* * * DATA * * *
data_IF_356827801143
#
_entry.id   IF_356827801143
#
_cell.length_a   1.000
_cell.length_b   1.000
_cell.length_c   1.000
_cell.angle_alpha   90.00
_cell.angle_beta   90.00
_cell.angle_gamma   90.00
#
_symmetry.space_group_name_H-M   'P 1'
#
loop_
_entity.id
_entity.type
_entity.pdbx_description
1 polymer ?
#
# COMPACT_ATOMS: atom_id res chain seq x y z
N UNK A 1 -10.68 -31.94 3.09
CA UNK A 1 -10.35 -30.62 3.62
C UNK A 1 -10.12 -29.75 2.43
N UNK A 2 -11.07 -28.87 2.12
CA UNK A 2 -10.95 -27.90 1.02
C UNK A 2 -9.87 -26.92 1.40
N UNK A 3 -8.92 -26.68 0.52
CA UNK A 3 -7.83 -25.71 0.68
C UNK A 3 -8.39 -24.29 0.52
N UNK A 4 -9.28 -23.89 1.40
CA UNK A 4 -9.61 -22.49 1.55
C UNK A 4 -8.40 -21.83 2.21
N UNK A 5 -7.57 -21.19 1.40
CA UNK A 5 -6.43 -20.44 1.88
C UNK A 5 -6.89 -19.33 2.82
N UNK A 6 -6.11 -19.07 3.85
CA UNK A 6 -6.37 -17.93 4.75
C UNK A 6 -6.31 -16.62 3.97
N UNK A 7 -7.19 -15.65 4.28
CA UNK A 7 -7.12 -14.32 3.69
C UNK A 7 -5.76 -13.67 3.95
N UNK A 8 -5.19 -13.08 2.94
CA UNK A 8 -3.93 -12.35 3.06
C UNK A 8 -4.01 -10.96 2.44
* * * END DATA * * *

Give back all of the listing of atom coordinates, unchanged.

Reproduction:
data_IF_356827801143
#
_entry.id   IF_356827801143
#
_cell.length_a   1.000
_cell.length_b   1.000
_cell.length_c   1.000
_cell.angle_alpha   90.00
_cell.angle_beta   90.00
_cell.angle_gamma   90.00
#
_symmetry.space_group_name_H-M   'P 1'
#
loop_
_entity.id
_entity.type
_entity.pdbx_description
1 polymer ?
#
# COMPACT_ATOMS: atom_id res chain seq x y z
N UNK A 1 -10.68 -31.94 3.09
CA UNK A 1 -10.35 -30.62 3.62
C UNK A 1 -10.12 -29.75 2.43
N UNK A 2 -11.07 -28.87 2.12
CA UNK A 2 -10.95 -27.90 1.02
C UNK A 2 -9.87 -26.92 1.40
N UNK A 3 -8.92 -26.68 0.52
CA UNK A 3 -7.83 -25.71 0.68
C UNK A 3 -8.39 -24.29 0.52
N UNK A 4 -9.28 -23.89 1.40
CA UNK A 4 -9.61 -22.49 1.55
C UNK A 4 -8.40 -21.83 2.21
N UNK A 5 -7.57 -21.19 1.40
CA UNK A 5 -6.43 -20.44 1.88
C UNK A 5 -6.89 -19.33 2.82
N UNK A 6 -6.11 -19.07 3.85
CA UNK A 6 -6.37 -17.93 4.75
C UNK A 6 -6.31 -16.62 3.97
N UNK A 7 -7.19 -15.65 4.28
CA UNK A 7 -7.12 -14.32 3.69
C UNK A 7 -5.76 -13.67 3.95
N UNK A 8 -5.19 -13.08 2.94
CA UNK A 8 -3.93 -12.35 3.06
C UNK A 8 -4.01 -10.96 2.44